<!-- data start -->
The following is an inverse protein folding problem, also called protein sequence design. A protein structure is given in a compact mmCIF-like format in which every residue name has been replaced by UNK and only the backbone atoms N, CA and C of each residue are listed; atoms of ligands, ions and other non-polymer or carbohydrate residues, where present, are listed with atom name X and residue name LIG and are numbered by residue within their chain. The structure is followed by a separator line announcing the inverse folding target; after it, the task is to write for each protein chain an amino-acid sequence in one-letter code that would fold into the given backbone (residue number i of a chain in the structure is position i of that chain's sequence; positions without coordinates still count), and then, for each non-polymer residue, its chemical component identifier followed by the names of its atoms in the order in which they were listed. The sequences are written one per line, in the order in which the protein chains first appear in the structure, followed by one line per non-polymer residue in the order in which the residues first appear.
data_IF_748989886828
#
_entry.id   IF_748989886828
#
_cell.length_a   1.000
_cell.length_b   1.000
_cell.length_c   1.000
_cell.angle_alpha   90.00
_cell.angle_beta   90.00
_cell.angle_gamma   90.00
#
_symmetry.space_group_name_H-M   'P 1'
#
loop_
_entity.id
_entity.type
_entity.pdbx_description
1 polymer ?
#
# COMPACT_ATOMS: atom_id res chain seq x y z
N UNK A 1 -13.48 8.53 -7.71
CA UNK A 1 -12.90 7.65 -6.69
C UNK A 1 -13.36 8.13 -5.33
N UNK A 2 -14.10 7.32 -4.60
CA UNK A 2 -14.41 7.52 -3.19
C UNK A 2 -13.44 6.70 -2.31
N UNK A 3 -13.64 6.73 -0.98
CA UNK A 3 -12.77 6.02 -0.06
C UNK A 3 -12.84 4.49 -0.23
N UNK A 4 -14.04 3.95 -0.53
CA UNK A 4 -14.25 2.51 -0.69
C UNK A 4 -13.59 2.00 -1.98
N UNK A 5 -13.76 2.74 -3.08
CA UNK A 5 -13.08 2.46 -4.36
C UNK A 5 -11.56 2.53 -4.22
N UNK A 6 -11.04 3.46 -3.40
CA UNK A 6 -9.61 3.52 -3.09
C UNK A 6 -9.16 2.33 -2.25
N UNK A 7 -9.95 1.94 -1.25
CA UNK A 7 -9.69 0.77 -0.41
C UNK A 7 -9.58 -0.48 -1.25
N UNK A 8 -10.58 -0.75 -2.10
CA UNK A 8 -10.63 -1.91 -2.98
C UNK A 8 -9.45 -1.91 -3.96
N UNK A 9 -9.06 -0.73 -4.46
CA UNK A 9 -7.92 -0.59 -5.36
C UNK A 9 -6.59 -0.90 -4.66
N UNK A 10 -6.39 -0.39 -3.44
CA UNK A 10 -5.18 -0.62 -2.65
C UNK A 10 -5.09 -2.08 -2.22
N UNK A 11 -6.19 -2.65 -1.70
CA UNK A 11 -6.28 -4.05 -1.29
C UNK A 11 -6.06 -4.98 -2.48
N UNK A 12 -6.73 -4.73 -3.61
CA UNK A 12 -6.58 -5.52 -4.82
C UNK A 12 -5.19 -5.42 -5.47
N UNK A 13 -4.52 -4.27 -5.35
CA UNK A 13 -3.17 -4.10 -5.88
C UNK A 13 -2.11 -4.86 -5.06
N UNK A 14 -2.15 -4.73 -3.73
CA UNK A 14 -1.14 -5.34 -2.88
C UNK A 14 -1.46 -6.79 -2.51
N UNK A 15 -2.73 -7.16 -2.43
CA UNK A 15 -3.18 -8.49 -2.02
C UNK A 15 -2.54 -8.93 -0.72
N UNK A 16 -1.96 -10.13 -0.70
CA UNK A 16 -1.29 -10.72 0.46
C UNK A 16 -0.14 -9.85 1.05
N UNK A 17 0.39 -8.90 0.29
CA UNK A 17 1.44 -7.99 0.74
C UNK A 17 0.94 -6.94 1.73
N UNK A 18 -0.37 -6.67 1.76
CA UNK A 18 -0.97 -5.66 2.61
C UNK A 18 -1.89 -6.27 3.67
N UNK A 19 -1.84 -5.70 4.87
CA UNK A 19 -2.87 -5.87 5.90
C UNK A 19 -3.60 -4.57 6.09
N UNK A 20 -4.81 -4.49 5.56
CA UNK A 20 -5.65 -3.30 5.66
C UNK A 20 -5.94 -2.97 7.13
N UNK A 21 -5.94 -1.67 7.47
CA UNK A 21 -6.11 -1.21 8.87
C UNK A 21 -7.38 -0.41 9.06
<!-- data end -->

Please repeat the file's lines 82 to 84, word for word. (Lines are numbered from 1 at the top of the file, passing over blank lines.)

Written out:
N UNK A 21 -5.94 -1.67 7.47
CA UNK A 21 -6.11 -1.21 8.87
C UNK A 21 -7.38 -0.41 9.06